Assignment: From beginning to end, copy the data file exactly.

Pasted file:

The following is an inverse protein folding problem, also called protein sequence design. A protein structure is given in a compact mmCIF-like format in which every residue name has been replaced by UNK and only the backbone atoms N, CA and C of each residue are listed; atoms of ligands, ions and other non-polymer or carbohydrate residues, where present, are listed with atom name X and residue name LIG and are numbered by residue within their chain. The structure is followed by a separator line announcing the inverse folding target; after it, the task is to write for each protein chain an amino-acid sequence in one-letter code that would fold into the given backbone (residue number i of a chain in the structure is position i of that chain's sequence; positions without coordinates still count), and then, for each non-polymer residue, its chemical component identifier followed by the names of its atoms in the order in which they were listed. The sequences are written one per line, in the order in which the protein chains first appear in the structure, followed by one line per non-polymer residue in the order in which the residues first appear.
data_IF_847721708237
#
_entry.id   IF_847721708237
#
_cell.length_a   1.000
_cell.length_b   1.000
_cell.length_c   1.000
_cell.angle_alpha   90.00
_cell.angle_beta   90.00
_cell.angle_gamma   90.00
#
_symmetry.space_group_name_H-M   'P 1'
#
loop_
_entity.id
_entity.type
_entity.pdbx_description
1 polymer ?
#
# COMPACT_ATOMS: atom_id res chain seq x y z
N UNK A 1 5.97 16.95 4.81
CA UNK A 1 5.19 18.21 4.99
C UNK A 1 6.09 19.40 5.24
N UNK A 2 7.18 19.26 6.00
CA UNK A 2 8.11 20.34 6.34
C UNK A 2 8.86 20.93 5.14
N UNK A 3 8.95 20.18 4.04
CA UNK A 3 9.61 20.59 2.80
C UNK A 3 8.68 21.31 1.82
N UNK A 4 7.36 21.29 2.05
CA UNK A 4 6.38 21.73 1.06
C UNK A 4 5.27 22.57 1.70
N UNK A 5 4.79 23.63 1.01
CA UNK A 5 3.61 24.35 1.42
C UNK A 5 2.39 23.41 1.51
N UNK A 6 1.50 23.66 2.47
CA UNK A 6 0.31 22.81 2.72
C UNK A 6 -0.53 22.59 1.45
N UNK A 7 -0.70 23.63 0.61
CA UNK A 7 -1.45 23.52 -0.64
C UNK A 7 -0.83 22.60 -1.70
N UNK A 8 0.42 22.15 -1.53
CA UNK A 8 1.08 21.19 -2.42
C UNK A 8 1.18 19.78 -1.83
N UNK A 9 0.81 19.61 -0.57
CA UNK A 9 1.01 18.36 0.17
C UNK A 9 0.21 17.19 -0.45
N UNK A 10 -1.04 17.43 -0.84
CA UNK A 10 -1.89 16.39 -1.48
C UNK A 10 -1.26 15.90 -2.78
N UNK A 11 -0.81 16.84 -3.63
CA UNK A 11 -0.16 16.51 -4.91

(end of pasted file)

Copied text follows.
The following is an inverse protein folding problem, also called protein sequence design. A protein structure is given in a compact mmCIF-like format in which every residue name has been replaced by UNK and only the backbone atoms N, CA and C of each residue are listed; atoms of ligands, ions and other non-polymer or carbohydrate residues, where present, are listed with atom name X and residue name LIG and are numbered by residue within their chain. The structure is followed by a separator line announcing the inverse folding target; after it, the task is to write for each protein chain an amino-acid sequence in one-letter code that would fold into the given backbone (residue number i of a chain in the structure is position i of that chain's sequence; positions without coordinates still count), and then, for each non-polymer residue, its chemical component identifier followed by the names of its atoms in the order in which they were listed. The sequences are written one per line, in the order in which the protein chains first appear in the structure, followed by one line per non-polymer residue in the order in which the residues first appear.
data_IF_847721708237
#
_entry.id   IF_847721708237
#
_cell.length_a   1.000
_cell.length_b   1.000
_cell.length_c   1.000
_cell.angle_alpha   90.00
_cell.angle_beta   90.00
_cell.angle_gamma   90.00
#
_symmetry.space_group_name_H-M   'P 1'
#
loop_
_entity.id
_entity.type
_entity.pdbx_description
1 polymer ?
#
# COMPACT_ATOMS: atom_id res chain seq x y z
N UNK A 1 5.97 16.95 4.81
CA UNK A 1 5.19 18.21 4.99
C UNK A 1 6.09 19.40 5.24
N UNK A 2 7.18 19.26 6.00
CA UNK A 2 8.11 20.34 6.34
C UNK A 2 8.86 20.93 5.14
N UNK A 3 8.95 20.18 4.04
CA UNK A 3 9.61 20.59 2.80
C UNK A 3 8.68 21.31 1.82
N UNK A 4 7.36 21.29 2.05
CA UNK A 4 6.38 21.73 1.06
C UNK A 4 5.27 22.57 1.70
N UNK A 5 4.79 23.63 1.01
CA UNK A 5 3.61 24.35 1.42
C UNK A 5 2.39 23.41 1.51
N UNK A 6 1.50 23.66 2.47
CA UNK A 6 0.31 22.81 2.72
C UNK A 6 -0.53 22.59 1.45
N UNK A 7 -0.70 23.63 0.61
CA UNK A 7 -1.45 23.52 -0.64
C UNK A 7 -0.83 22.60 -1.70
N UNK A 8 0.42 22.15 -1.53
CA UNK A 8 1.08 21.19 -2.42
C UNK A 8 1.18 19.78 -1.83
N UNK A 9 0.81 19.61 -0.57
CA UNK A 9 1.01 18.36 0.17
C UNK A 9 0.21 17.19 -0.45
N UNK A 10 -1.04 17.43 -0.84
CA UNK A 10 -1.89 16.39 -1.48
C UNK A 10 -1.26 15.90 -2.78
N UNK A 11 -0.81 16.84 -3.63
CA UNK A 11 -0.16 16.51 -4.91